Natural refrigerant market share to increase

Torben Funder-Kristensen and Asbjorn Leth Vonsild presented their paper Global Refrigerant Trends, which focused on where refrigerants, including natural refrigerants, are expected to gain market share moving forwards. As technology, regulations, standards, energy efficiency demands and training needs increase, the HVAC&R industry must prepare to meet these changes. The paper discusses scenarios in different regions in the context of the seven forces model, which was proposed at the 2012 Gustav Lorentzen Conference. The paper analysed three specific examples of natural refrigerant technologies, CO2, ammonia and hydrocarbons, in their main target applications and concluded that the feasibility of using natural refrigerants is increasing.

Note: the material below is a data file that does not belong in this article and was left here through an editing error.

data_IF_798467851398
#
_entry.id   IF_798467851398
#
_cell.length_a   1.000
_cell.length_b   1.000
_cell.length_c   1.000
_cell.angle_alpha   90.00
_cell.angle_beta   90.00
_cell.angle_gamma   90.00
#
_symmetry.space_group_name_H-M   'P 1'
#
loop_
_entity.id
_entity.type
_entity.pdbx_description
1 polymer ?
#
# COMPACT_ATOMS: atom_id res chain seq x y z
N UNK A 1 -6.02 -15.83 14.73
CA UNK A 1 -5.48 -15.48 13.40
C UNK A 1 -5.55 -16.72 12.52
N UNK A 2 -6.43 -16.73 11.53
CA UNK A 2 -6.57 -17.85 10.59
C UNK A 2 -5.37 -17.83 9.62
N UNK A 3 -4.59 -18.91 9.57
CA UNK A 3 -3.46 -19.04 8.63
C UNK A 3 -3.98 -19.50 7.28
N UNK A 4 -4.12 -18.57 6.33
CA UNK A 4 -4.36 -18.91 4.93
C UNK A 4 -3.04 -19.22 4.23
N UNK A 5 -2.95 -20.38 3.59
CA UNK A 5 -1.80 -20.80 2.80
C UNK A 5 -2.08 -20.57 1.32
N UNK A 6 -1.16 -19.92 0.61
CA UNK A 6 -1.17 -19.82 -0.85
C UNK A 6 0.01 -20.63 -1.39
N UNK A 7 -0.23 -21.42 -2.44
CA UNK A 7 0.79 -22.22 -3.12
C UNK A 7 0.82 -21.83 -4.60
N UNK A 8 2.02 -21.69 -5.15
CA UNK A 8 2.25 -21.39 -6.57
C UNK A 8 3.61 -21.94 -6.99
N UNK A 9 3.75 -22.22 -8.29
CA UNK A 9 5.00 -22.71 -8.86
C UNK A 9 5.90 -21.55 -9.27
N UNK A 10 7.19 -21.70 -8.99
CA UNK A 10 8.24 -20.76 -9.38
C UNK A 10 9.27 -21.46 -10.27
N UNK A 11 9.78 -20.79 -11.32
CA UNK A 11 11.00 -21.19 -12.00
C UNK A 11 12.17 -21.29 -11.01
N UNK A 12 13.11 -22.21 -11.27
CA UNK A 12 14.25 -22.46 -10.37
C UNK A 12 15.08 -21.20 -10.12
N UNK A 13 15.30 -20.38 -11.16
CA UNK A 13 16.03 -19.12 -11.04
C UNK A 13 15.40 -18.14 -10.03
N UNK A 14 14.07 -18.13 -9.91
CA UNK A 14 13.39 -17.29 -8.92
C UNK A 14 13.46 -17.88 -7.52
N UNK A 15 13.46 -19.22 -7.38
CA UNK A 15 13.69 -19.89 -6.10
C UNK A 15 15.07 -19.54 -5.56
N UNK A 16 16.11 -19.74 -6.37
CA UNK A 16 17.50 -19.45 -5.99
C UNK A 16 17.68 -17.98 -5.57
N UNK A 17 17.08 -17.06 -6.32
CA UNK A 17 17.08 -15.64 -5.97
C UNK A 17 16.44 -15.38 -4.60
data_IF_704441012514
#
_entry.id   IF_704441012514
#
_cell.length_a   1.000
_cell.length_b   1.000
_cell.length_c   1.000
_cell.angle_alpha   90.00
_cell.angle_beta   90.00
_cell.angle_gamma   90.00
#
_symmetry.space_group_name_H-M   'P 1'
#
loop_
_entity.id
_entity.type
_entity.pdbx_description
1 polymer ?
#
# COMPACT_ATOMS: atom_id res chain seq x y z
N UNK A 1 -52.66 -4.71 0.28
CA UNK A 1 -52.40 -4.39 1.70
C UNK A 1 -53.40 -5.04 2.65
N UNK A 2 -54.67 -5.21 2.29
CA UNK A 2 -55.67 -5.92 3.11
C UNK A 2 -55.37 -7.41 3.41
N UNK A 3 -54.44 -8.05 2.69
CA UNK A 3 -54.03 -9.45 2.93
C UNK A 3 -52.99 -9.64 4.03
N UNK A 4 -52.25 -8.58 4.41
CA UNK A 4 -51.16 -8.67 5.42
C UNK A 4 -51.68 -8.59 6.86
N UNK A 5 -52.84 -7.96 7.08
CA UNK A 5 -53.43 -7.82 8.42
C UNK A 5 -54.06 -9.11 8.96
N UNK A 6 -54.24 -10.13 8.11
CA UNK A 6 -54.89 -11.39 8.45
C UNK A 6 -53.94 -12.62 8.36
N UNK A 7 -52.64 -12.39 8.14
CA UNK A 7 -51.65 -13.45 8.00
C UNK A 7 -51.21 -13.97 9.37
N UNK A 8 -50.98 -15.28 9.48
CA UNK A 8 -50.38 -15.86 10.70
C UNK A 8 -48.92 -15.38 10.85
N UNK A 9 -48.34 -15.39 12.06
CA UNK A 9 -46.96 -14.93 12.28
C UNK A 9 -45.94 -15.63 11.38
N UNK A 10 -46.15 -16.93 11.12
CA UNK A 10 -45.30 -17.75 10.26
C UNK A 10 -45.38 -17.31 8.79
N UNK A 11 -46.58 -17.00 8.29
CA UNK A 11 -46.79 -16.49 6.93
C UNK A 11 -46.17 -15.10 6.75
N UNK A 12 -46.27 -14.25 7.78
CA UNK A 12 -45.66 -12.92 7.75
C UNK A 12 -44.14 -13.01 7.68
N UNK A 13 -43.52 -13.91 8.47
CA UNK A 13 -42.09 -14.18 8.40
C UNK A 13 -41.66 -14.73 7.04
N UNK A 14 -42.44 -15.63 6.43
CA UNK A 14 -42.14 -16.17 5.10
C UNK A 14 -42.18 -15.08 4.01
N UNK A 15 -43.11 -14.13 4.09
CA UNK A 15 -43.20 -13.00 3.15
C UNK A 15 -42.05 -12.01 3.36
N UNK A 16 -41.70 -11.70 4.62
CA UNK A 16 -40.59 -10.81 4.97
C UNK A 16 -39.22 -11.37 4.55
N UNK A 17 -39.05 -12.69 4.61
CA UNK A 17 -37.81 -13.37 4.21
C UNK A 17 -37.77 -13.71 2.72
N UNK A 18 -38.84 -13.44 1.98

The authors compared an ammonia industrial system with CO2 cascade to large R134a and R22 systems. While industrial ammonia/CO2 systems have become a mature technology during the last eight years and will not experience the same incremental development as pure CO2 systems, they are becoming a very important solution for ammonia charge reduction using CO2 as a cold and heat carrier. These systems are commonly available in North America, Canada and the EU, and China is currently running pilot systems. The decreased ammonia charge in these systems minimises the risk of accidents in case of leakage, a very important consideration for older and not properly maintained ammonia plants close to residential areas.

A CO2 commercial multipack system with heat recovery was compared to similar R404A systems. The study showed that new system designs such as parallel compression improve the energy efficiency of CO2 systems. Heat recovery is also a well noted benefit when using CO2.